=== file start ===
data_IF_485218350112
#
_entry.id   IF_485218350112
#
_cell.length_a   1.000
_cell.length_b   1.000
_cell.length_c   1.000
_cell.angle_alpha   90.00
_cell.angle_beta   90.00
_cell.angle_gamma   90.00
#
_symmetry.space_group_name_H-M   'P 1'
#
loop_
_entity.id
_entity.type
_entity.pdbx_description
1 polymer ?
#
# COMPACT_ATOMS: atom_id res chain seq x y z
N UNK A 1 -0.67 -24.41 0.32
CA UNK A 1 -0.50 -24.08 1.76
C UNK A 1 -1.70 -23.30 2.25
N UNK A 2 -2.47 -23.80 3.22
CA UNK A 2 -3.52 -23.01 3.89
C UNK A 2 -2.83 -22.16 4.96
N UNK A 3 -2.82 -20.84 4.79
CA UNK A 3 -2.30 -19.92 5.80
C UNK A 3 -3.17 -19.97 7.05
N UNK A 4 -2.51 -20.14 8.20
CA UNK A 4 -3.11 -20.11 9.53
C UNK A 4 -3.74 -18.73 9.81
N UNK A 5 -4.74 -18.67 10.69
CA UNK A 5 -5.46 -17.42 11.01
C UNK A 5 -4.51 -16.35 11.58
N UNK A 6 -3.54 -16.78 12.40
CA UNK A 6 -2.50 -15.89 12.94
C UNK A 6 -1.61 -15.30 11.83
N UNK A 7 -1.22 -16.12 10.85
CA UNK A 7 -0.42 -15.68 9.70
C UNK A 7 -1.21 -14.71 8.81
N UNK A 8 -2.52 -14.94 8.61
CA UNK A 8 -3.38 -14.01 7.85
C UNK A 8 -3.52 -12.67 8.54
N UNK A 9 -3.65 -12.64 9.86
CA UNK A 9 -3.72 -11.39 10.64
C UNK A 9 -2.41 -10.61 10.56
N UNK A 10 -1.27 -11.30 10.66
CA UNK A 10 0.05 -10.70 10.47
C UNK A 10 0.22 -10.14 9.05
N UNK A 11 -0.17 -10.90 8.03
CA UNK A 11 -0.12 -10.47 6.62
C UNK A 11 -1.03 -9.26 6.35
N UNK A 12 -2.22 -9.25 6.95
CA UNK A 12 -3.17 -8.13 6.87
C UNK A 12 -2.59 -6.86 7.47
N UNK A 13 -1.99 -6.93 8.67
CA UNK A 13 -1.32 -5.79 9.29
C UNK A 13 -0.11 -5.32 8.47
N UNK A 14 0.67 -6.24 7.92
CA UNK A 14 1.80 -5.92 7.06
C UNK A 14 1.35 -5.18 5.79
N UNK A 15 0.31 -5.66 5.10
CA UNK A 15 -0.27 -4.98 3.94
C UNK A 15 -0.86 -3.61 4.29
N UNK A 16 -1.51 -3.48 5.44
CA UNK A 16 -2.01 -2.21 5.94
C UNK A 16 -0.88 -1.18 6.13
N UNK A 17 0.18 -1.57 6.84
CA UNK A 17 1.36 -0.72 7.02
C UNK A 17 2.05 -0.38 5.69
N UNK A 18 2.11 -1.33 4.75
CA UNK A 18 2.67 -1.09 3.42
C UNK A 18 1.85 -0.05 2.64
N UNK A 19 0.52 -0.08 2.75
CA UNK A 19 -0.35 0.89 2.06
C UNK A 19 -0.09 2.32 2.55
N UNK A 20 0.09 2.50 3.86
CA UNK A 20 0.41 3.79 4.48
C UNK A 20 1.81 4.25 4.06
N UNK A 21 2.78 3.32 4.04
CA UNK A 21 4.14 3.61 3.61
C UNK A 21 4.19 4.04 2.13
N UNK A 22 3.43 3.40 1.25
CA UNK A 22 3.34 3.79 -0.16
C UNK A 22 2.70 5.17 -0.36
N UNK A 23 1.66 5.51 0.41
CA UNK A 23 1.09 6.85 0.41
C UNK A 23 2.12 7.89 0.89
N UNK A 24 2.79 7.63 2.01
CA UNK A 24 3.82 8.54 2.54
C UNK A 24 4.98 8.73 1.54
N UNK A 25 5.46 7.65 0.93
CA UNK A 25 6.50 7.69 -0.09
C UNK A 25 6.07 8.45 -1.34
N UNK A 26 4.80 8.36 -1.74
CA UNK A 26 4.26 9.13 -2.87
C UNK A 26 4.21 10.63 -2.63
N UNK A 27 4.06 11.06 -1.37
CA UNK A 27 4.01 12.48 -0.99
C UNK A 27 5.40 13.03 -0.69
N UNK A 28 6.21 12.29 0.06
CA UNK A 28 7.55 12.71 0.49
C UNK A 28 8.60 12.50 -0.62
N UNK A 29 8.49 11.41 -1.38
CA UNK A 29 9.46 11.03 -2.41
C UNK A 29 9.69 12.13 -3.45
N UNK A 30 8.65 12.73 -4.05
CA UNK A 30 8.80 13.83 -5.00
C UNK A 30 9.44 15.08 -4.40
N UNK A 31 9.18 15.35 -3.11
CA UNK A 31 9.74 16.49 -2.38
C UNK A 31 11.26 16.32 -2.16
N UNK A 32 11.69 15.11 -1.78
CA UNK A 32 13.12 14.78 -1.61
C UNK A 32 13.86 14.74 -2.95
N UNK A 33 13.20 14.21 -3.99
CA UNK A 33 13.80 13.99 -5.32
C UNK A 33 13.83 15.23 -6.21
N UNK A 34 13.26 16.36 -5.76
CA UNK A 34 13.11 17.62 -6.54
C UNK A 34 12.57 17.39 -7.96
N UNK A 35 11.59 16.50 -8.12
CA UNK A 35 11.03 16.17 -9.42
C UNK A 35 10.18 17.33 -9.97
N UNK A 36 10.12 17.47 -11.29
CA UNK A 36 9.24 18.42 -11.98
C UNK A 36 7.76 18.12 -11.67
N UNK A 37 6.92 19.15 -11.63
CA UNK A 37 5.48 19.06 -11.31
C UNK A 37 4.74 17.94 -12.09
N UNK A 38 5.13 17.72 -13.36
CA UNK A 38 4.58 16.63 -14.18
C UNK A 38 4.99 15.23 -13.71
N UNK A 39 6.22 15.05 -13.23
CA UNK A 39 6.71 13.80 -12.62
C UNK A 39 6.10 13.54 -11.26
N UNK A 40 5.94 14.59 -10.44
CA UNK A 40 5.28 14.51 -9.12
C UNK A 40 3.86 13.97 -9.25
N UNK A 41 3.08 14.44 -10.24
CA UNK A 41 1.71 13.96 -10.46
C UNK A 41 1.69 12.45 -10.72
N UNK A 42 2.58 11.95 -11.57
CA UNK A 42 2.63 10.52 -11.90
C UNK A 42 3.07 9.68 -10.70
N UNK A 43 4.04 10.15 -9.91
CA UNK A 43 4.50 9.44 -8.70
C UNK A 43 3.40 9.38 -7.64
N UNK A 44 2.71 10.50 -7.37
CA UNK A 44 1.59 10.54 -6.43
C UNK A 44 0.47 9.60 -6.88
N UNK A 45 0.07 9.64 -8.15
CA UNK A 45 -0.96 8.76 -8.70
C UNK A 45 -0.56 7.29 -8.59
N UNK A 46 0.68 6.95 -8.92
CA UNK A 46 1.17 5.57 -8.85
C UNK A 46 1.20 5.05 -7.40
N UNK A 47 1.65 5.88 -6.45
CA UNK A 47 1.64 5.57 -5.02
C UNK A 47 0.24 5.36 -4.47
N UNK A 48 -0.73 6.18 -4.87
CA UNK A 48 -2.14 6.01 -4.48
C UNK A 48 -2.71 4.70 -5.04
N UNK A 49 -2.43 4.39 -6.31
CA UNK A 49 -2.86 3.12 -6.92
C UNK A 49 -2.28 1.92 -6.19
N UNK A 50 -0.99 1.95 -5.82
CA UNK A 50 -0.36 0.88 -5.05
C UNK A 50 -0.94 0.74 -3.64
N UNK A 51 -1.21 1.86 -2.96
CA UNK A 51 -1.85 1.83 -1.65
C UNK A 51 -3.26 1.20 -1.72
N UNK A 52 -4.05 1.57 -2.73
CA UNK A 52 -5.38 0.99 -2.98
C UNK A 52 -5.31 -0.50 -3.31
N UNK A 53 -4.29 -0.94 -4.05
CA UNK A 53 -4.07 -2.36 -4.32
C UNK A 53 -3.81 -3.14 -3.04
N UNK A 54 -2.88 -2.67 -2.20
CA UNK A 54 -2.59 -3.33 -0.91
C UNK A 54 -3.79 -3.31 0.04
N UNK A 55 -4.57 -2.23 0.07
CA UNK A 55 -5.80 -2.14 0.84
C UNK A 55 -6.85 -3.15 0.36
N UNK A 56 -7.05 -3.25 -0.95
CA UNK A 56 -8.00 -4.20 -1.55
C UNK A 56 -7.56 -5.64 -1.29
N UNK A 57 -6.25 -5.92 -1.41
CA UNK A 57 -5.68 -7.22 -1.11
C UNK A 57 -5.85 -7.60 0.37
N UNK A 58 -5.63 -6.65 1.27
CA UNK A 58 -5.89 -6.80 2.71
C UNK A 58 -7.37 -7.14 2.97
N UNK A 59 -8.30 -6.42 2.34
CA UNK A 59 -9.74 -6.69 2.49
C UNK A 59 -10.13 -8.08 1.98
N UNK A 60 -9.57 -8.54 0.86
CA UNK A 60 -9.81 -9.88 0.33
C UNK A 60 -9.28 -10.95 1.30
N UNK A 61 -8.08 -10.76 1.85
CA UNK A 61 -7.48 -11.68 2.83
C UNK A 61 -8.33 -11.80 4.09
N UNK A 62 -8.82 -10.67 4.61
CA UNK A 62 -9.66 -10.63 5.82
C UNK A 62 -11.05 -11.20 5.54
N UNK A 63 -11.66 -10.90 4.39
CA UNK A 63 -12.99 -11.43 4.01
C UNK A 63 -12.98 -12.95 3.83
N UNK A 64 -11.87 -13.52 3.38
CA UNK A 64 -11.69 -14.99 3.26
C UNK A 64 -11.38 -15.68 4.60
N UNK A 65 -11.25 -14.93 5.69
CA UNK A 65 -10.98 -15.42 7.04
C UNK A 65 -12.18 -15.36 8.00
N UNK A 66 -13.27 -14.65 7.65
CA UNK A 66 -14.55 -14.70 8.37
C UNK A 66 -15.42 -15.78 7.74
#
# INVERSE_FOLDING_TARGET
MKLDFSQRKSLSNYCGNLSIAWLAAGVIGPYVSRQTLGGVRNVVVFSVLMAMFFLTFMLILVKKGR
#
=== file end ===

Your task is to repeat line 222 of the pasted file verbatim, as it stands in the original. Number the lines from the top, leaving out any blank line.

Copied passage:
#